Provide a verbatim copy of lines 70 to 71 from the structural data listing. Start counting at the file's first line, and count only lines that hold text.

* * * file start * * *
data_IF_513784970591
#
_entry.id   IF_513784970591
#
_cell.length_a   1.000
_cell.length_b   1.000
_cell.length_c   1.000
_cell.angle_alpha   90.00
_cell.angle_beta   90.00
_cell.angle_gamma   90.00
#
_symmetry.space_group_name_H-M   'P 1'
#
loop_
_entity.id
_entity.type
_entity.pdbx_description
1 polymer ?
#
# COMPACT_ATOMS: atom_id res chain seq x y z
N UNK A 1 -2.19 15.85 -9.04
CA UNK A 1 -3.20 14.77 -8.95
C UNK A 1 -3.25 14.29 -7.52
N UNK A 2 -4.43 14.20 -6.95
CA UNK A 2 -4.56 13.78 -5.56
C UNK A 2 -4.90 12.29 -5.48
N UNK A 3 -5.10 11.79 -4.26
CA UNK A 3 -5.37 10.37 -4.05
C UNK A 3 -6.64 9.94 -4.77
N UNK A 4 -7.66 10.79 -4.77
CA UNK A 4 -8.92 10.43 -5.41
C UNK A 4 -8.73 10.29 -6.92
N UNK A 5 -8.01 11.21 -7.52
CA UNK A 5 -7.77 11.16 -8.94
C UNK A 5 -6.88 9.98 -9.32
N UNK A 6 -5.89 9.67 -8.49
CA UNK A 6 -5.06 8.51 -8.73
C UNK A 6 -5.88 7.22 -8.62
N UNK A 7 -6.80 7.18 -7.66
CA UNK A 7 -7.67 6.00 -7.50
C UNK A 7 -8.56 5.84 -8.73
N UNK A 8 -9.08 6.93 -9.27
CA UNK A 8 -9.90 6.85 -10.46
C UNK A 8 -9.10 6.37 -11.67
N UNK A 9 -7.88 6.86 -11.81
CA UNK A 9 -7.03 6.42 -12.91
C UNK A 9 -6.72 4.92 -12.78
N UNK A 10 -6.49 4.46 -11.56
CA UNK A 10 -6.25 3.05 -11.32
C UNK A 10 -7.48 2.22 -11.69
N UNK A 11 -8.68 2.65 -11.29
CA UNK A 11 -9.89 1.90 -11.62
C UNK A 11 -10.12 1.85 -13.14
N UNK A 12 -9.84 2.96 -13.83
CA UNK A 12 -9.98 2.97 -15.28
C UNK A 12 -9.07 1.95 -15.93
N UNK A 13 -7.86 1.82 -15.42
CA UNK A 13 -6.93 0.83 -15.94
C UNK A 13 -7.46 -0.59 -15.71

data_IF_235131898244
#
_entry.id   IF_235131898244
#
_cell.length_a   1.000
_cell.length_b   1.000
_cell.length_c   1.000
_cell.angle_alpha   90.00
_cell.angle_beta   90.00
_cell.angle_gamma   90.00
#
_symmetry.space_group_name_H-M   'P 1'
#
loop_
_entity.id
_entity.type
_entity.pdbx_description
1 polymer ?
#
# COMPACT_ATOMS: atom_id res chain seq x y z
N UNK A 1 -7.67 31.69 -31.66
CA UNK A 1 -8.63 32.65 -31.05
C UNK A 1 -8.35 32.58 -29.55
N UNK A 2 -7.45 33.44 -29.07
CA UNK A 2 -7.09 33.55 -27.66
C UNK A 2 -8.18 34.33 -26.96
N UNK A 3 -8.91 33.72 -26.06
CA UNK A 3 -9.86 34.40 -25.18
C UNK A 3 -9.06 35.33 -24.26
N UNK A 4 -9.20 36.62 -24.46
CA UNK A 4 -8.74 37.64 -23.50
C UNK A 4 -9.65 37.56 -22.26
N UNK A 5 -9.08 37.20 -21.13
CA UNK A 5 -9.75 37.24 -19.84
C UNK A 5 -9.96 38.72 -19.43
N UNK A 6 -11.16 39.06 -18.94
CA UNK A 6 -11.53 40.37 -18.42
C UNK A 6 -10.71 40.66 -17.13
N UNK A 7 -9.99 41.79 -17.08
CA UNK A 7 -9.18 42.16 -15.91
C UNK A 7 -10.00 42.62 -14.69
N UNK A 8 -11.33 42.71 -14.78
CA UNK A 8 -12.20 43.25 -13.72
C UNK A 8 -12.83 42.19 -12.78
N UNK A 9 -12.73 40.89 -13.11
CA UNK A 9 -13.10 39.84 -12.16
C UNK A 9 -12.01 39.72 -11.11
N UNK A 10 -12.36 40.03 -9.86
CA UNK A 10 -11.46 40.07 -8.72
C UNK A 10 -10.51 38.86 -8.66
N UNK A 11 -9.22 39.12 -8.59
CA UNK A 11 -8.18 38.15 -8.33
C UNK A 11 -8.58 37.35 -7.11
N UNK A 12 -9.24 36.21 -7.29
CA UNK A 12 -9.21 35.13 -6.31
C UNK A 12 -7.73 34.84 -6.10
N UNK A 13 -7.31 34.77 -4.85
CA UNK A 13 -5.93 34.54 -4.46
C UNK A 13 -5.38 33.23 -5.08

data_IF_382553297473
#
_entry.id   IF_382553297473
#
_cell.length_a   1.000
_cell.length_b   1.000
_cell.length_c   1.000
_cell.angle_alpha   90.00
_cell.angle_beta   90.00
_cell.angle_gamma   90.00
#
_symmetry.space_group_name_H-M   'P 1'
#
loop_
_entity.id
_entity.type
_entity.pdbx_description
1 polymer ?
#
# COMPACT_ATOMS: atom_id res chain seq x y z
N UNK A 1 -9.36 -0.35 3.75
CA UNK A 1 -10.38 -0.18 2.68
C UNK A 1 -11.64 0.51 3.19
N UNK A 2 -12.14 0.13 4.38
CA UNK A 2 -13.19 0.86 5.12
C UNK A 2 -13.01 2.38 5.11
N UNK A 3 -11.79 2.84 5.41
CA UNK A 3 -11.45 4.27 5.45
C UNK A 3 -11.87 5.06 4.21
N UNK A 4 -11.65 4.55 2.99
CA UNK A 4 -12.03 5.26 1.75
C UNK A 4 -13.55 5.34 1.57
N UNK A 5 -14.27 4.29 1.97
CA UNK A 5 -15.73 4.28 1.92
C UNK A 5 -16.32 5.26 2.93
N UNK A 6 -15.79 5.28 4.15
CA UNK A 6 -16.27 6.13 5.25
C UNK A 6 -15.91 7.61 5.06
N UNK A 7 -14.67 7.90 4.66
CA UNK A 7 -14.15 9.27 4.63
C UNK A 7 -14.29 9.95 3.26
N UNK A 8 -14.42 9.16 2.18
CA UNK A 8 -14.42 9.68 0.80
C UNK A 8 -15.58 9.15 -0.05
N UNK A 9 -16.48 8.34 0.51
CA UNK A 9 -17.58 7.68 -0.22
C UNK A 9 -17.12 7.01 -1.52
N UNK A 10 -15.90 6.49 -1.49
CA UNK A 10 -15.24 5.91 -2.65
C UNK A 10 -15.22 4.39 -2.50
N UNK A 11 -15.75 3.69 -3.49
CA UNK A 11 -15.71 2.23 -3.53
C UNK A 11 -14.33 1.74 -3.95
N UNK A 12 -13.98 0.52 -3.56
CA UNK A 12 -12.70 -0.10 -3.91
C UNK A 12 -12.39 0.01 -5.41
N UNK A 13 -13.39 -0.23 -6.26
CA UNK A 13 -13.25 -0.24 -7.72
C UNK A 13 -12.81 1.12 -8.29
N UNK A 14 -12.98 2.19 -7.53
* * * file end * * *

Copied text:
#
_symmetry.space_group_name_H-M   'P 1'